Eighty-three hours before making landfall on October 10, the storm that would eventually become Hurricane Michael had sustained winds of less than 30 mph. Four days later, it devastated the Gulf Coast. With 155 mph winds, Michael was one of the most powerful storms to ever strike the United States. This process of rapid intensification just offshore has also occurred in three of the four most destructive storms to hit the country (see graphic).
A hurricane rapidly intensifying immediately before making landfall poses a unique and urgent threat. Systematically building resilience to account for these conditions—with hours, not days to prepare for a storm—is critical. Improving the ability of forecast models to provide greater warning of rapid intensification would certainly benefit coastal communities in preparing for such storms. Nonetheless, at least in the near term, relying on such technical advances may be unrealistic. Resilient-by-design approaches—whether in terms of helping individuals ready themselves, developing infrastructure that is better able to weather major storms, or encouraging institutions to plan and make associated investments in a more strategic, structured way—will help systems better withstand these kinds of shocks and reduce the need for ad-hoc, last-minute efforts.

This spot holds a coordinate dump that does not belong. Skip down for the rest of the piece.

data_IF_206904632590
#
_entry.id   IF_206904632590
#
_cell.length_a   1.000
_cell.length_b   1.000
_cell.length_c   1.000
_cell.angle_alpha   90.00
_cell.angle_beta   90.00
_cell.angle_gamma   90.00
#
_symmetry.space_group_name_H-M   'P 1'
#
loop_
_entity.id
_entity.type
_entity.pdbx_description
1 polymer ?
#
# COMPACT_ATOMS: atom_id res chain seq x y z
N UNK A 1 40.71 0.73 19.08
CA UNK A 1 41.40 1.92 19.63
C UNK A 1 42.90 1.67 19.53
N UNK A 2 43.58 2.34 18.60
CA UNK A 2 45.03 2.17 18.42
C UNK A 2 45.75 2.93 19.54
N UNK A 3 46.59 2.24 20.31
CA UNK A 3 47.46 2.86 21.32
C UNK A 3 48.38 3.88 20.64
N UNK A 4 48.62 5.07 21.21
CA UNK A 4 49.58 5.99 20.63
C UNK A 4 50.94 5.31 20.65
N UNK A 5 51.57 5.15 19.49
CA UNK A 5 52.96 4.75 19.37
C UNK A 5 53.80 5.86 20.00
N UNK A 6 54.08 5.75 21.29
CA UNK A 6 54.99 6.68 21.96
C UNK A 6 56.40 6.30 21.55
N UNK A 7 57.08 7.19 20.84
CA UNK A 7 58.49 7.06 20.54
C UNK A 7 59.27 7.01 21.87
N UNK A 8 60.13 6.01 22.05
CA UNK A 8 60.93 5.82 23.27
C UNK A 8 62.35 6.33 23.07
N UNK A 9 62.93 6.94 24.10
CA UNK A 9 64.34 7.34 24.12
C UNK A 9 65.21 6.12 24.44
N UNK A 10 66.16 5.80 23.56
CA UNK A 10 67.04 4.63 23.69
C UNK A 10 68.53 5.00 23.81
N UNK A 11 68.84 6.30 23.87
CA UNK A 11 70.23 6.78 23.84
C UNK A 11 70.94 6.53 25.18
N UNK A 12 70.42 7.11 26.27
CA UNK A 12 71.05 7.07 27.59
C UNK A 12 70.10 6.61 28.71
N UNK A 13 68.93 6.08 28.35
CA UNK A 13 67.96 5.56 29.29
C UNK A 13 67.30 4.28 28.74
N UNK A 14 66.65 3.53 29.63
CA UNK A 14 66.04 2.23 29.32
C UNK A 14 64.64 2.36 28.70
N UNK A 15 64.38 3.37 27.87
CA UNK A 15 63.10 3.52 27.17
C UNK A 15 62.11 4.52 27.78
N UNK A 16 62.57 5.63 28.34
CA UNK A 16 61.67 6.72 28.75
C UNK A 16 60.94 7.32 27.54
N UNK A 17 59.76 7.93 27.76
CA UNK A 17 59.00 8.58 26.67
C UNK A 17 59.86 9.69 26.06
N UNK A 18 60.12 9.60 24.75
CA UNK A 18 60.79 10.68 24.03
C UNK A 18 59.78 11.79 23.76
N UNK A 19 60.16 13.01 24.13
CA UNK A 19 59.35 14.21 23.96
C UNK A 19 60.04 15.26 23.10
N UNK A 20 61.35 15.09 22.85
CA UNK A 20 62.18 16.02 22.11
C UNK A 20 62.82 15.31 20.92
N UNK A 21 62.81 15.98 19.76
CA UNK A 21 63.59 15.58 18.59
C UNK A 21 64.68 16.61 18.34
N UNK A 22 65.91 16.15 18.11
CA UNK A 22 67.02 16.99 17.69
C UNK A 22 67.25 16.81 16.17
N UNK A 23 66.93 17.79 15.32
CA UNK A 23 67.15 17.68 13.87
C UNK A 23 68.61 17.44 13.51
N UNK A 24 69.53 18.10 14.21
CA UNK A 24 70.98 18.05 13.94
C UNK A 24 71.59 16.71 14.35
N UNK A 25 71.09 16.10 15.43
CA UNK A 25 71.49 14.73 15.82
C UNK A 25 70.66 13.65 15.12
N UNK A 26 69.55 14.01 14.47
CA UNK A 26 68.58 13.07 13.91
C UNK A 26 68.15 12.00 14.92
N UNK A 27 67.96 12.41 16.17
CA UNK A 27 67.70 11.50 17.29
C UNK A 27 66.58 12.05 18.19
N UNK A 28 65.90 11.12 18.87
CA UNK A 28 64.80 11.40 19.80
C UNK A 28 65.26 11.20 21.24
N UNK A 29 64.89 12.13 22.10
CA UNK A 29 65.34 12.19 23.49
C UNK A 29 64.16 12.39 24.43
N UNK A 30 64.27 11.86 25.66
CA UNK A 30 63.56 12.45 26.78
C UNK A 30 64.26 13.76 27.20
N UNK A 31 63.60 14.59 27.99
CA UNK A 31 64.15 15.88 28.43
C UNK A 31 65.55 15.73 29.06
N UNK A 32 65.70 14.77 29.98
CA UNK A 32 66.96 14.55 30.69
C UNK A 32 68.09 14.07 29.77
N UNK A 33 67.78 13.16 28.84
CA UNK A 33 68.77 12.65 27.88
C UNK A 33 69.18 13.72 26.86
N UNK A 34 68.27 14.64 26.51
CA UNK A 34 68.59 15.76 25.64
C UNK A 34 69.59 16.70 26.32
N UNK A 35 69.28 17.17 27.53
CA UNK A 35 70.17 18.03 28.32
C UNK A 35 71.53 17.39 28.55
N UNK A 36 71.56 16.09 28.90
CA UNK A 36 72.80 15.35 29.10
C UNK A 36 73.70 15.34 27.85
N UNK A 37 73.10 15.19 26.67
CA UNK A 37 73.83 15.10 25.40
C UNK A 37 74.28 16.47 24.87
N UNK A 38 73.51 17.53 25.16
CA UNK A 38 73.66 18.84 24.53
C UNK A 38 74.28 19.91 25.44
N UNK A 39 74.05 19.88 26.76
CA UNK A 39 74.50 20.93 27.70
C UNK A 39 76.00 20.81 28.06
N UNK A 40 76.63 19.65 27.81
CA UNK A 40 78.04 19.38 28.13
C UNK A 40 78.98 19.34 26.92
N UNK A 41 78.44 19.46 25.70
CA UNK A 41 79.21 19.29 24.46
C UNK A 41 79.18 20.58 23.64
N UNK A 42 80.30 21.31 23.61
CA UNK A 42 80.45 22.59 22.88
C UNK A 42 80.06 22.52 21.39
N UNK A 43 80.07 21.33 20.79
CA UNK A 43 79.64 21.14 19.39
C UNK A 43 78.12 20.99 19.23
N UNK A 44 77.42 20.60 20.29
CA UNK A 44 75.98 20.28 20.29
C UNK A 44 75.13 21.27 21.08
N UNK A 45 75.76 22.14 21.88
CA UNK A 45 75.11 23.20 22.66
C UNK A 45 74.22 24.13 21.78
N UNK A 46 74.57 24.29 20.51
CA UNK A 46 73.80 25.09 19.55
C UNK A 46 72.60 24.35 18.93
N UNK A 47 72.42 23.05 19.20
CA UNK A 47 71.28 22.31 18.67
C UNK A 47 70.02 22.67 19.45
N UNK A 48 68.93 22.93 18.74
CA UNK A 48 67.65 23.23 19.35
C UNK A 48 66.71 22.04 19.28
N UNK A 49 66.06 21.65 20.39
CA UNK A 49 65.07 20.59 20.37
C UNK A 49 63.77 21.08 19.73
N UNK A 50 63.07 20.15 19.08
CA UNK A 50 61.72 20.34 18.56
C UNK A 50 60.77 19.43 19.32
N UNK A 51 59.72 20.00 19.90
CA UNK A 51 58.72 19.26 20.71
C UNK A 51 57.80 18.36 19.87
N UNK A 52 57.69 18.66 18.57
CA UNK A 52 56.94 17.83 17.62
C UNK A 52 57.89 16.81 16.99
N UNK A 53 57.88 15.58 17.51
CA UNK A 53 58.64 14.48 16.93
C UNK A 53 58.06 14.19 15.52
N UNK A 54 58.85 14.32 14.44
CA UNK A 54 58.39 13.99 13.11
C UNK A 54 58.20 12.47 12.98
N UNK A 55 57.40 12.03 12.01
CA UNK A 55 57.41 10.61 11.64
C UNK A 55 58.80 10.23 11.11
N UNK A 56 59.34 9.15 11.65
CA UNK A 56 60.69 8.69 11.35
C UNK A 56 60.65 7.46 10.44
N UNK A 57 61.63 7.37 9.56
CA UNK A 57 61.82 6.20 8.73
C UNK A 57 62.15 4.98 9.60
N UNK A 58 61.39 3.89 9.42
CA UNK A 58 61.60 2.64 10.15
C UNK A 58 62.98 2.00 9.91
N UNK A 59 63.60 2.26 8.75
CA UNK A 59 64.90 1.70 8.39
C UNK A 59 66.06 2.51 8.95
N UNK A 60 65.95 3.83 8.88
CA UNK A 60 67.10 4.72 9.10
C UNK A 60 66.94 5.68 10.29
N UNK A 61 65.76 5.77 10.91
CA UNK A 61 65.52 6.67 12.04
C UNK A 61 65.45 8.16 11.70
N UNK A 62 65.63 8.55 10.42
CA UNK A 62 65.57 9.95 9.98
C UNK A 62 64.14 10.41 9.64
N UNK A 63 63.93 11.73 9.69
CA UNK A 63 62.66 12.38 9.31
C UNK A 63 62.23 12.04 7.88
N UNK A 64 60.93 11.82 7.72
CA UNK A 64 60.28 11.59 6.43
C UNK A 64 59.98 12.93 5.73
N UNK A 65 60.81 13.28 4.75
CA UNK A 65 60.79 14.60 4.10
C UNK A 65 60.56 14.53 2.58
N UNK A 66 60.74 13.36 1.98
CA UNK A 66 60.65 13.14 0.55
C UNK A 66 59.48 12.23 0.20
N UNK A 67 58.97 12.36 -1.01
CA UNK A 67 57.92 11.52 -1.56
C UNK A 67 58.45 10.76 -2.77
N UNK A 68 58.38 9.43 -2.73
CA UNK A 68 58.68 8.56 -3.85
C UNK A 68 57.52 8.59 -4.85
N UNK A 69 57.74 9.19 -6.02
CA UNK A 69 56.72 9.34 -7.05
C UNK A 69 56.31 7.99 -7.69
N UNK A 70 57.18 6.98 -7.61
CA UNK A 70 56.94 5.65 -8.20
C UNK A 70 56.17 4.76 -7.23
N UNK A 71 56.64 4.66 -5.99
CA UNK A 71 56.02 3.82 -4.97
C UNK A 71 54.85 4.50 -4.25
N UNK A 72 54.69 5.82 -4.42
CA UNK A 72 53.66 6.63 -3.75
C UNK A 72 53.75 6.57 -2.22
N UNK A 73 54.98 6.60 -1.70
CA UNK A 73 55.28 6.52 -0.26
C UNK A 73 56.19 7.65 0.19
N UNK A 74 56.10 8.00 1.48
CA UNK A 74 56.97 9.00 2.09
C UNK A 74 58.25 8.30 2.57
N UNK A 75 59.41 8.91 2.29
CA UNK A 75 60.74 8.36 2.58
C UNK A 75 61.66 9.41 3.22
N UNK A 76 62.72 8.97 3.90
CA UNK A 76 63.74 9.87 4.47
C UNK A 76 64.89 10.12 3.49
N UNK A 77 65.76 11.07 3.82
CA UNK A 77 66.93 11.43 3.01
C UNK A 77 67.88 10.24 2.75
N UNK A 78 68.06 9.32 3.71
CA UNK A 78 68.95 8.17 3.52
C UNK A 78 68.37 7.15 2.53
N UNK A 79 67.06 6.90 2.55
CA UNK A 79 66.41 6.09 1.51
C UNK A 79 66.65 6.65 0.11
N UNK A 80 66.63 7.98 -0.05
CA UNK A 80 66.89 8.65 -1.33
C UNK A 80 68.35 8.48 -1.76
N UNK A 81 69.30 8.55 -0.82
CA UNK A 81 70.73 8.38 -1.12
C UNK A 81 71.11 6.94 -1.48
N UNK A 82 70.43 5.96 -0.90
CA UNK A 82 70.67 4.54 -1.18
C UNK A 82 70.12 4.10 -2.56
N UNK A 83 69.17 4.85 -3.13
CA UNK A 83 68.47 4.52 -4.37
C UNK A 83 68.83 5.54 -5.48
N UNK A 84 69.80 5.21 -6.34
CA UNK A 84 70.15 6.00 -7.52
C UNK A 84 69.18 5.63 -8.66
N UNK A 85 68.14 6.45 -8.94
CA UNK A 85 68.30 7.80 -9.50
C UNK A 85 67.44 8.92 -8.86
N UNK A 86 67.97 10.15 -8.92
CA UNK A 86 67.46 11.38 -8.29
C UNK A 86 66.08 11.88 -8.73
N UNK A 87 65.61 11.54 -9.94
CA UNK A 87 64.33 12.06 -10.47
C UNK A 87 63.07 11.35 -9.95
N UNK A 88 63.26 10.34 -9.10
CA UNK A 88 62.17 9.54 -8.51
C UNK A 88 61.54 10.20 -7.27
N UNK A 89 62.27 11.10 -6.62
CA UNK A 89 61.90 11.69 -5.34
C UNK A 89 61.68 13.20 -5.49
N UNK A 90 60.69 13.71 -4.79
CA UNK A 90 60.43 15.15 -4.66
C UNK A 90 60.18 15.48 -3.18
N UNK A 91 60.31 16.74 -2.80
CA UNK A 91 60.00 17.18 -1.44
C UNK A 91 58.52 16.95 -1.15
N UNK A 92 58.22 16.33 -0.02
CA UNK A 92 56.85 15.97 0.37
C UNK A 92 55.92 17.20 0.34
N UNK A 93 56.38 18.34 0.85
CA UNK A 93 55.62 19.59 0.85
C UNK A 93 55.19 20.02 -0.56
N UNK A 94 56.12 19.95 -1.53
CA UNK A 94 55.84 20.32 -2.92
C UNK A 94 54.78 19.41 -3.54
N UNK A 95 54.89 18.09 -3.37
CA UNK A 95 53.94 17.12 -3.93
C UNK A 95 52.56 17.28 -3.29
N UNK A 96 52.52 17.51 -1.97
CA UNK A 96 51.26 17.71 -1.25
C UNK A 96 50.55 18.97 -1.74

Samuel Jeffrey is a program assistant for the Adrienne Arsht Center for Resilience. Follow the Center for Resilience on Twitter @ACResilience.